United Methodism, then, adopted an inherently ambiguous and unstable doctrinal position in 1972, four years after the merger that gave birth to our denomination. Yes, there were Doctrinal Standards, including the Articles of Religion and the Confession of Faith, and, yes, they were protected by the first Restrictive Rule. Nevertheless, the Articles and Confession were gutted of any real meaning by this first iteration of the “Wesleyan Quadrilateral.”
Since then, some people have identified United Methodism as essentially a liberal tradition that has been threatened by an evangelical presence from its beginning. Others have suggested that United Methodism is basically an evangelical tradition that has been corrupted by liberalism. Still others have argued that the UMC is and always has been a “centrist” tradition that could accommodate a broad variety of positions. The fact of the matter, though, is that in 1972 United Methodism became an internally incoherent tradition. While we affirmed the significance of our doctrines, we simultaneously undercut them. This incoherence is at the root of many of our conflicts today.
In 1988, “Our Theological Task” was changed, specifying, “Wesley believed that the living core of the Christian faith was revealed in Scripture, illumined by tradition, vivified in personal experience, and confirmed by reason.” It goes on to state, “Scripture is primary, revealing the Word of God ‘so far as it is necessary for our salvation” (¶ 69, p. 80). This is a more precise and useful formulation than we find in 1972. It would be even more helpful, however, were the subsequent discussion of tradition to mention the Articles of Religion and Confession of Faith as identifying at least some broad parameters for the “certain strands of tradition” that “have special importance as the historic foundation of our doctrinal heritage and distinctive expressions of our communal existence” (¶ 69, p. 83, cf. 2012 Discipline ¶ 105, p. 84). The 1988 version of “Our Theological Task” remains essentially the same in our current Discipline.
While we made significant improvements in 1988, there is still much work to do in terms of United Methodist doctrine. We not only need to continue to clarify the role of our doctrinal standards and the four resources that we identify with the “Quadrilateral,” but we also need to integrate our doctrine into the common life of the church. Unlike, say, Free Methodists or Wesleyans, many United Methodists are reticent to talk about our core beliefs. On the whole, we are much more comfortable talking about what we do as Christians than what we believe as Christians. I would simply suggest that both doing and believing are essential dimensions of Christian discipleship. We will be better “doers” if we know clearly what we believe about God, humankind, and the relationship between the two. Doing good is clearly important. It is, in fact, the second of Wesley’s General Rules. It is necessary, but it is not sufficient.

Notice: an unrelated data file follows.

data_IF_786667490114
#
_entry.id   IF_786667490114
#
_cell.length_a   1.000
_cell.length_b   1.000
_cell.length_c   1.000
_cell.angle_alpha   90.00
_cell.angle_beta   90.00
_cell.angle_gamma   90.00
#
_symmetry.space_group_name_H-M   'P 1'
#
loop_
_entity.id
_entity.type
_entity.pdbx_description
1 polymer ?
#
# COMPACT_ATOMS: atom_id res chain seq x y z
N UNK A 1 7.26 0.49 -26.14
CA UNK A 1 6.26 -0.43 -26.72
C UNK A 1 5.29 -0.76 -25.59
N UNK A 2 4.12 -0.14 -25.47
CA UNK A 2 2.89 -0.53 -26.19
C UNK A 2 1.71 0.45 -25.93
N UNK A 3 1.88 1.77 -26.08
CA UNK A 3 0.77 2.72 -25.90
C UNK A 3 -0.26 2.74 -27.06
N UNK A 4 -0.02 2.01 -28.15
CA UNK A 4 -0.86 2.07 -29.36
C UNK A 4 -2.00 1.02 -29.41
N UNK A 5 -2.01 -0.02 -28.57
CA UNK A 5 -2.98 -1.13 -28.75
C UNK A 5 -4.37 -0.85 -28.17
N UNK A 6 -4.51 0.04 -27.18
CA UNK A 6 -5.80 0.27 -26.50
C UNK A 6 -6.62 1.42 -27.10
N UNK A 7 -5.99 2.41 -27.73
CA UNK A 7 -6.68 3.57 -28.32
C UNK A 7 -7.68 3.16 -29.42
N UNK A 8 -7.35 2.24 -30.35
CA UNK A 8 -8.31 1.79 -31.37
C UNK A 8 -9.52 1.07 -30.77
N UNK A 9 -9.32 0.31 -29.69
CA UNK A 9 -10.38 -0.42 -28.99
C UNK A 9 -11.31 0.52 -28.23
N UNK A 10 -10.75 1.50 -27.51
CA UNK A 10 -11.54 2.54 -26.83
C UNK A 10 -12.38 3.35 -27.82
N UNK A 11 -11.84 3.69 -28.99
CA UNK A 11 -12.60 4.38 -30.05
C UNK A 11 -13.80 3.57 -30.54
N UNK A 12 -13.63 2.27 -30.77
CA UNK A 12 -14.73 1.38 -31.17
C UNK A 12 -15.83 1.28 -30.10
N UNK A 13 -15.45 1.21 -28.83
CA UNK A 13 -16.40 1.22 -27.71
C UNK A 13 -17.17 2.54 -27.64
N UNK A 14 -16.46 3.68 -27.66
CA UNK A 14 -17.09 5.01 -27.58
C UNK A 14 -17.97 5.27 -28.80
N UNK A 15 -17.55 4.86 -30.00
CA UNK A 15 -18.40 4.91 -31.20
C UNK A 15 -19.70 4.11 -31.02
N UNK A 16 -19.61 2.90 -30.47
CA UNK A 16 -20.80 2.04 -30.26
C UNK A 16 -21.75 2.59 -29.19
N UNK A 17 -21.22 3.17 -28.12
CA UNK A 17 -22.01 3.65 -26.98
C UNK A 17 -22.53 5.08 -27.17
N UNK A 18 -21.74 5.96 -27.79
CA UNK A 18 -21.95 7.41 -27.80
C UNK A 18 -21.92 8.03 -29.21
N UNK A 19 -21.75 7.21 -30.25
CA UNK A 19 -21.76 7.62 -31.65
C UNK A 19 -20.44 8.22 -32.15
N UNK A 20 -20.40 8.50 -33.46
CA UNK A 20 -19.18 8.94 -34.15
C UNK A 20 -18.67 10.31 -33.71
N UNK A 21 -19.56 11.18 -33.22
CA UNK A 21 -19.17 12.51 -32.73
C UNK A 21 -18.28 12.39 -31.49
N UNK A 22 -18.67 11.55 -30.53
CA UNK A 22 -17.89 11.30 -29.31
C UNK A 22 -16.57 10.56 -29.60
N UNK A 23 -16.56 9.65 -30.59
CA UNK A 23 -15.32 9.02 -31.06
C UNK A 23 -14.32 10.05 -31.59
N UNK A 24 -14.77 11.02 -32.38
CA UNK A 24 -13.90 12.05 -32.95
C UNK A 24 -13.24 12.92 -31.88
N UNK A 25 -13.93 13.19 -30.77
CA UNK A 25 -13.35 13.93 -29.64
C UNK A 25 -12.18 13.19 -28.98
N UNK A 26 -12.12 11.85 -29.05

Like the Eucharist and baptism, like the reading of Scripture and practices of prayer, belief in the historic faith of the Church is a means of grace. It is a way by which we come to know God more fully. It prevents us from worshipping false gods and demonstrates for us the self-emptying love of God given for our salvation. It provides for us a model of self-giving love and leads us into lives of gratitude. It forms our prayer life and, in fact, changes the way in which we view everything around us. Insofar as we have misunderstood or neglected the role of doctrine in our life together, we have impoverished ourselves spiritually.
Because we believe in the importance of these basic Christian beliefs, the website of United Methodist Scholars for Christian Orthodoxy is beginning a new series of blog posts on the Articles of Religion and Confession of Faith. The first of these, by Hal Knight, will take as its topic the Holy Trinity. I hope you enjoy these posts and find them edifying. May God bless your reading.